Surely there must be some official documentation of this protocol, and you just follow this.

David.

  • 1
  • 2
  • 3
  • 4
  • 5
Total votes: 0

The XMEGA should support it since it has a slave collision flag in the 'Slave Status Register' which is set if the slave lost arbitration.

  • 1
  • 2
  • 3
  • 4
  • 5
Total votes: 0

I bypassed the entire problem (with TWI) when I required the master to poll each device that could generate an interrupt request and read the status. That status would tell me if a service request was needed. Only works with devices where I can control both ends, though.

Harvey

  • 1
  • 2
  • 3
  • 4
  • 5
Total votes: 0

david.prentice wrote:
The slaves will have to arbitrate themselves as to who pulls the SMBALERT line low.
But that's equivalent to saying the slaves are not using the SMBALERT protocol!! The arbitration is not supposed to be done at that point ... it's supposed to be done when the slaves respond to the 0x0c request. Which is why $SUBJECT highlights slave TX arbitration.

david.prentice wrote:
If the Master asks for #0x0c and both #0x34 and #0x56 respond, the Master will have to ask a subsequent question. A possible answer would be that each slave responds to the 0x0c+READ address with a unique active low bit mask to identify herself. Each low bit will notify the Master which slaves are addressed.
That's essentially what the slave TX arbitration does. Both slaves transmit their (seven bit) addresses, then a data bit, and arbitration happens while they transmit. The first bit of 0x34 (011.0100) is 0, while the first bit of 0x56 (101.0110) is 1 ... so 0x34 wins that arbitration, completes its transmit, and stops asserting SMBALERT#. The next time the master asks to receive a byte from 0x0c, only the 0x56 slave is still asserting SMBALERT#; so no arbitration needs to be done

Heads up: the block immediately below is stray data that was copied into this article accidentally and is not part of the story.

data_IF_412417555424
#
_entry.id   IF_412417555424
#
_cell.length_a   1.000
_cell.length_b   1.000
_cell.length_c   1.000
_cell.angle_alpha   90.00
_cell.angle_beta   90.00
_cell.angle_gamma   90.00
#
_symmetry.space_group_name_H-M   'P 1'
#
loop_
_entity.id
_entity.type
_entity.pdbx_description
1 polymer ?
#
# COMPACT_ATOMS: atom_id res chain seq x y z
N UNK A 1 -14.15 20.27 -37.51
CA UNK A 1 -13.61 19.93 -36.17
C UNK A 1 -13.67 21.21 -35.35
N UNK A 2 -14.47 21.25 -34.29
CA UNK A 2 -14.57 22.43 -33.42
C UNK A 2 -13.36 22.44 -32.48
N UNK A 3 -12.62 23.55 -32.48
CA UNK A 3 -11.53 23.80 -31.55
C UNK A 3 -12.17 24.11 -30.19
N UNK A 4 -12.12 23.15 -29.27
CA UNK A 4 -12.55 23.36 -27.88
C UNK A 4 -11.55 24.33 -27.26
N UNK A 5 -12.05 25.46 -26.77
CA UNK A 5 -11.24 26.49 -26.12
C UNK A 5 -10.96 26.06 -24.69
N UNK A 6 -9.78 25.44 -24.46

david.prentice wrote:
Surely there must be some official documentation of this protocol, and you just follow this.
I had summarized the relevant parts of the SMBus spec; yes, that's official. My question was whether the TWI controller was as crippled as it seems to be ... it doesn't support following that spec. USI can do this. Docs say TWI can't. If that's not a doc bug, that's a compelling reason to avoid AVRs without USI whenever I need to talk SMBus.

  • 1
  • 2
  • 3
  • 4
  • 5
Total votes: 0

atomicdog wrote:
The XMEGA should support it since it has a slave collision flag in the 'Slave Status Register' which is set if the slave lost arbitration.
OK, good ... I see that STATUS.COLL flag, so it looks like the issue is mostly just weakness in other parts of that initial doc revision. (A quick scan didn't seem to suggest there's a way to get an IRQ on arbitration loss ...) Or so I'll assume, until I play with an XMEGA! For reference, the relevant description follows.
Quote:
Bit 3 - COLL: Collision
The slave Collision (COLL) flag is set when slave is not been able to transfer a high data bit or a
NACK bit. If a collision is detected, the slave will commence its normal operation, disable data
and acknowledge output, and no low values will be shifted out onto the SDA line. Writing a one
to this bit location will clear the COLL flag.
The flag is also automatically cleared when a START or Repeated START condition is detected.

  • 1
  • 2
  • 3
  • 4
  • 5
Total votes: 0

Hi,
Anyone knows if attiny44 only sets the USIDC or it also "disable data and acknowledge output, and no low values will be shifted out onto the SDA line."?
Thanks

  • 1
  • 2
  • 3
  • 4
  • 5
Total votes: 0

Pity but it sends anything on SDA causing a wire-AND...